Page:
Ancient Israelites

A tomb cut into rock was the common burial chamber, or sepulcher, used in ancient Israel. These tombs could be single or have multiple chambers. Almost all burial chambers contained a rock platform for initial placement of the body and an ossuary for later burial of the de-fleshed bones. Over the centuries of exile, customs changed, and today soil and headstones are considered essential ingredients for a burial.

 

Mausoleum of modern Petach Tikvah.

The pyramids of Petach Tikvah

In the past several years, the city of Petach Tikvah in central Israel has been building multi-level mausoleums within its existing cemetery. These structures of cement and steel are at least five levels high and have elevators. They are a pragmatic solution to the problem of limited land in a culture that does not sanction cremation or sea-burial.

These modern mausoleums are physically reminiscent of the mastabas of ancient Egypt. The Petach Tikvah buildings are also rectangular, with inward-sloping walls and flat roofs. In ancient Egypt, however, such structures were kept for pharaohs or others of high society. In modern Petach Tikvah, it is unlikely that important politicians, the wealthy, or religious leaders will be buried in these high-rise mausoleums. Instead, these structures will be for ordinary people, an amusing irony.

The Egyptian Pyramids, more than their predecessors the mastabas, were built during a period of great wealth, hence the extraordinary architectural effort. The external walls of the pyramids were covered with polished limestone so they could shine and sparkle dramatically in the skyline. The Petach Tikvah mausoleums have external walls that are meant to appear like a rocky mountainside, perhaps as a reminder of the ancient cut-rock tombs of past millennia. However, the architectural and aesthetic effect, without the saving grace of antiquity, is that of squat, concrete boxes adorned with childish papier-mâché. To think that the mastabas built 4500 years ago are aesthetically superior to the abominations in Petach Tikvah’s cemetery gives one pause. At the same time, our human need to commemorate the dead is unchanged after four and a half millennia, cultural differences aside.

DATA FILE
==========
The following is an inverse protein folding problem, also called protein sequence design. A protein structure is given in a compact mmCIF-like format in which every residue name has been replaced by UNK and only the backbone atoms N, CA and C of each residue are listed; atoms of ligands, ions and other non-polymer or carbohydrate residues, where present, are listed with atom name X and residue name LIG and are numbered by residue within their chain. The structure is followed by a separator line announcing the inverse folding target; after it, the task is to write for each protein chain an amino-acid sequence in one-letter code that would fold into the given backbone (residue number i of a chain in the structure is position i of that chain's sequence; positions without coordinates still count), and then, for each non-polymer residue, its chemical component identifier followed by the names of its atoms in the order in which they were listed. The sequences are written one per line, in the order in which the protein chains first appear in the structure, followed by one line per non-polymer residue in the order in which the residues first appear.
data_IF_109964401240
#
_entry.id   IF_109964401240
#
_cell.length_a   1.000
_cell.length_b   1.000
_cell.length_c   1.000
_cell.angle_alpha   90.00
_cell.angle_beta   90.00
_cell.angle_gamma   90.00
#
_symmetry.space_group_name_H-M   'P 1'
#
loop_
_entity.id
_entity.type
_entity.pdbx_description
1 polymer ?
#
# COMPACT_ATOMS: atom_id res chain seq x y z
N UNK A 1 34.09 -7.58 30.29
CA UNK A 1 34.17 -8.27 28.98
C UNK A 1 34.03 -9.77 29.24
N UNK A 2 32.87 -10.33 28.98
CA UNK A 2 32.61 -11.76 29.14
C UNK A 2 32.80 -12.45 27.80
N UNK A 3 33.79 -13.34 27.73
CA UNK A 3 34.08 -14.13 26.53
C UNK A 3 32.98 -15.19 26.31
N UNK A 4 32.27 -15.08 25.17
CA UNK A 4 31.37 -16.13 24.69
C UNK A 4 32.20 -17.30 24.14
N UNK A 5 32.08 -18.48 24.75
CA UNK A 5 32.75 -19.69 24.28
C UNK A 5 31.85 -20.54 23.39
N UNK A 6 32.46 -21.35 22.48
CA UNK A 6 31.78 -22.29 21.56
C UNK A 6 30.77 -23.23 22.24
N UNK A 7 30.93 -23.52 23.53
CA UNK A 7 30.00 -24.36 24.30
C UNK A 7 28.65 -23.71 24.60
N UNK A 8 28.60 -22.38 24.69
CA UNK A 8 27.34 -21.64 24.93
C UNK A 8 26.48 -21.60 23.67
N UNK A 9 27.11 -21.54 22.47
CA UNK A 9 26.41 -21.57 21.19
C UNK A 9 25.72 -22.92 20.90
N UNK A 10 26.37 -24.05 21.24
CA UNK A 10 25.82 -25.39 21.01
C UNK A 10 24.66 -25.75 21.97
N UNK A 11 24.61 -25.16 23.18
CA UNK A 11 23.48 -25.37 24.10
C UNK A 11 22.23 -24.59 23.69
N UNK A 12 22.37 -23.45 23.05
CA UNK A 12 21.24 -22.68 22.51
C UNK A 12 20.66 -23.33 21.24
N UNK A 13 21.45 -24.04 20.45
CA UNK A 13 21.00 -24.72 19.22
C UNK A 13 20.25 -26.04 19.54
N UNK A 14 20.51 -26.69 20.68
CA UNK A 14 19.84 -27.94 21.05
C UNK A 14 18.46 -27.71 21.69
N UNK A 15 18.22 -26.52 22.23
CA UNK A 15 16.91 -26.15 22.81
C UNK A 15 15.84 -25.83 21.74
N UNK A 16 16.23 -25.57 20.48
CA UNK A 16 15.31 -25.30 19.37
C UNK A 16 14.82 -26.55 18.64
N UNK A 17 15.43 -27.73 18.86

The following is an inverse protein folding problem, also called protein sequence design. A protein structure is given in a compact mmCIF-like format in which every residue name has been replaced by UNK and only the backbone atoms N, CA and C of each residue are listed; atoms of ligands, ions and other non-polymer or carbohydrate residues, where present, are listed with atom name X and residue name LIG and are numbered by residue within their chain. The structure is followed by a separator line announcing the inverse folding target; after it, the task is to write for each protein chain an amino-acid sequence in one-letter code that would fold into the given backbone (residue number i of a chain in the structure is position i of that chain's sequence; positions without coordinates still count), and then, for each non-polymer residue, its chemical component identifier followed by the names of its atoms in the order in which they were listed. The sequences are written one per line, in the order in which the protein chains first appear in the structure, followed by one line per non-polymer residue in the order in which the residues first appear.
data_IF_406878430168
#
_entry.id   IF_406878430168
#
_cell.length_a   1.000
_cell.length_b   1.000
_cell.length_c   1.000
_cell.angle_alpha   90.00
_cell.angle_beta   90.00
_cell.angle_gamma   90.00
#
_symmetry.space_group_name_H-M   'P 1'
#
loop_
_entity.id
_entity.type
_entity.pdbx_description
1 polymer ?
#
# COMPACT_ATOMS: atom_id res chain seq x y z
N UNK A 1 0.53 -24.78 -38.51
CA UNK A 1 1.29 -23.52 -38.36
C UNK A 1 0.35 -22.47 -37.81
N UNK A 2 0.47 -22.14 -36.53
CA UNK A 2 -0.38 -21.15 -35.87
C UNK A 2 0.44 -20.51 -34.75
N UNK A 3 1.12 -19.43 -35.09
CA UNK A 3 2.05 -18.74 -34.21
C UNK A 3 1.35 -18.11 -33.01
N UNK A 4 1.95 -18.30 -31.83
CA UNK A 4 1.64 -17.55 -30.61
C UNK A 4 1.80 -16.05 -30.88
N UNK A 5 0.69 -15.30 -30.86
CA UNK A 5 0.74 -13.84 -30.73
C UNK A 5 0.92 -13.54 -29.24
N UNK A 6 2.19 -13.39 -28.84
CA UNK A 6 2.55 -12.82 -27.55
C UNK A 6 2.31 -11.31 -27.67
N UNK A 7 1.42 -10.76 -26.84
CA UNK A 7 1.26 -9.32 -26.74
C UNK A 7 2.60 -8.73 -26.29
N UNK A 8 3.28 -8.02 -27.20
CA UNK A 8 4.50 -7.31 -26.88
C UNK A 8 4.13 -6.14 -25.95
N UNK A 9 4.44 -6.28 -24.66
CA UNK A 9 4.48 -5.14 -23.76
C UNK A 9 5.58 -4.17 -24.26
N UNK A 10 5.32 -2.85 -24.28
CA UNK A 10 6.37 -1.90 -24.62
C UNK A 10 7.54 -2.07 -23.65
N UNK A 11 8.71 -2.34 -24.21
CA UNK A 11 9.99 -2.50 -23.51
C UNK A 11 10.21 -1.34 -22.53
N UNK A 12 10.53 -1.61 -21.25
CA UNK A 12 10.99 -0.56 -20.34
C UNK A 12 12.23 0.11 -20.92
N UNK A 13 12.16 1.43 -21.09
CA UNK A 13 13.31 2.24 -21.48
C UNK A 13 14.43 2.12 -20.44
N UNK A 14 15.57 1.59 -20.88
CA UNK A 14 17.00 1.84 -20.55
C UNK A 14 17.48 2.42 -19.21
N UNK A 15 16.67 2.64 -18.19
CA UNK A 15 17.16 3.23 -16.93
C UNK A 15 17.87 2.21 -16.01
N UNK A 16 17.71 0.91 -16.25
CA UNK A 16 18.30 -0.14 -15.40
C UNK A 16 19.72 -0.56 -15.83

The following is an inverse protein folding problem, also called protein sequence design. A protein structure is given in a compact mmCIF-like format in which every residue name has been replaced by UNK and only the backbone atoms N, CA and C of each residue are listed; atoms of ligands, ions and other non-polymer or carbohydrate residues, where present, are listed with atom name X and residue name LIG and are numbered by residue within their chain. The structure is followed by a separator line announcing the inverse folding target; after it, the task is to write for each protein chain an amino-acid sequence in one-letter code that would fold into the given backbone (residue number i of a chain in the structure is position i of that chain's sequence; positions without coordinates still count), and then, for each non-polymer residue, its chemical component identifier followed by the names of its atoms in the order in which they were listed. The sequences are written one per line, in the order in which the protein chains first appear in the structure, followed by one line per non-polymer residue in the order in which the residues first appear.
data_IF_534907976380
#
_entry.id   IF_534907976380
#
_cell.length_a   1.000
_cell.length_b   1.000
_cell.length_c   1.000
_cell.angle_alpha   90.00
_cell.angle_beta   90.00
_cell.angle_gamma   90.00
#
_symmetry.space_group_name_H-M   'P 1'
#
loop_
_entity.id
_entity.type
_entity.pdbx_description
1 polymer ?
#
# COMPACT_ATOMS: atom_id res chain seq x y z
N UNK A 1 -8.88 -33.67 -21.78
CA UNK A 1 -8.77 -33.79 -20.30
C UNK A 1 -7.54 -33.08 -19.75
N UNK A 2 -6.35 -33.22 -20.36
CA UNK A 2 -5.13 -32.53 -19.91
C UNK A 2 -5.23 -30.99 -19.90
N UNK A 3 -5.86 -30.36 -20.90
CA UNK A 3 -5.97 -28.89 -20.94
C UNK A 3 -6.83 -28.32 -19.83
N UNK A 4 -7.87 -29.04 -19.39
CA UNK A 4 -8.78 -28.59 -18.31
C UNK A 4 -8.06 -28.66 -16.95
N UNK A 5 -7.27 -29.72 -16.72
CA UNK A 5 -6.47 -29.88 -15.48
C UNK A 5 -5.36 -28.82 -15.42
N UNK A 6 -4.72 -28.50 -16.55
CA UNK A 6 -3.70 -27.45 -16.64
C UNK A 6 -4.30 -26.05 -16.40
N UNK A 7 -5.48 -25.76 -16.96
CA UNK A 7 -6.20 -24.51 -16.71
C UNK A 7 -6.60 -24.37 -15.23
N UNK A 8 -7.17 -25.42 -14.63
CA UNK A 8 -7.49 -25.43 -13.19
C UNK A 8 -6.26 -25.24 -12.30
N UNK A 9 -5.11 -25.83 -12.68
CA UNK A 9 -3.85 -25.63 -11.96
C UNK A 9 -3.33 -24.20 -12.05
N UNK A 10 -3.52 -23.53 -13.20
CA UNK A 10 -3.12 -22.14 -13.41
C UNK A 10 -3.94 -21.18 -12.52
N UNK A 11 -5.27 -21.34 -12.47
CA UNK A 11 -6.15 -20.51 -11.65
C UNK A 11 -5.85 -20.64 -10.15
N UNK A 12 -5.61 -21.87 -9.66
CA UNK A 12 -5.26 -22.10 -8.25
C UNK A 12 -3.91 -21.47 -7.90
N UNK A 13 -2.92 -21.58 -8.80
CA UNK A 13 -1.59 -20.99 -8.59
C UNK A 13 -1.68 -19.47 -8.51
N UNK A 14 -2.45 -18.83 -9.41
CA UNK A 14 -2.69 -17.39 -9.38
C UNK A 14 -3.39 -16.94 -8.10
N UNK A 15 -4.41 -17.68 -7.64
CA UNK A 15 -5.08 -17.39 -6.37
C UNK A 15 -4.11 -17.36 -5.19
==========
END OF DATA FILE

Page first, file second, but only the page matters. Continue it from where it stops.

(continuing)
One hundred years after burial, no one alive would personally know the resident of the grave. Nevertheless, visiting a cemetery does create pause for reflection. Gravesites of great people recall their achievements and provide inspiration. Yet, the memory of an unknown, simple man who struggled to sustain his family is of no less value than of those who made great discoveries. As more people live in the urban landscape, the issue of land-for-the-living versus land-for-the-dead will intensify. It seems that the solution is either for bodies to go up in smoke or graveyards to go up as skyscrapers.

 

References

  1. Wein, S. (2021). A place to rest. Palliative and Supportive Care, 1-2. doi:10.1017/S147895152100122X.
  2. Lonité. Ashes to Diamonds. https://lonite.com/cremation-ashes-into-diamonds/.
  3. “Gettysburg Address.” Wikipedia. https://en.wikipedia.org/wiki/Gettysburg_Address.
  4. “Egyptian pyramids.” Wikipedia. https://en.wikipedia.org/wiki/Egyptian_pyramids.

 


 

DR. SIMON WEIN trained in medical oncology and palliative care in Melbourne Australia. He now heads the palliative care unit at the Davidoff Cancer Center in Petach Tikvah, Israel.

 

Summer 2022  |  Sections  |  Anthropology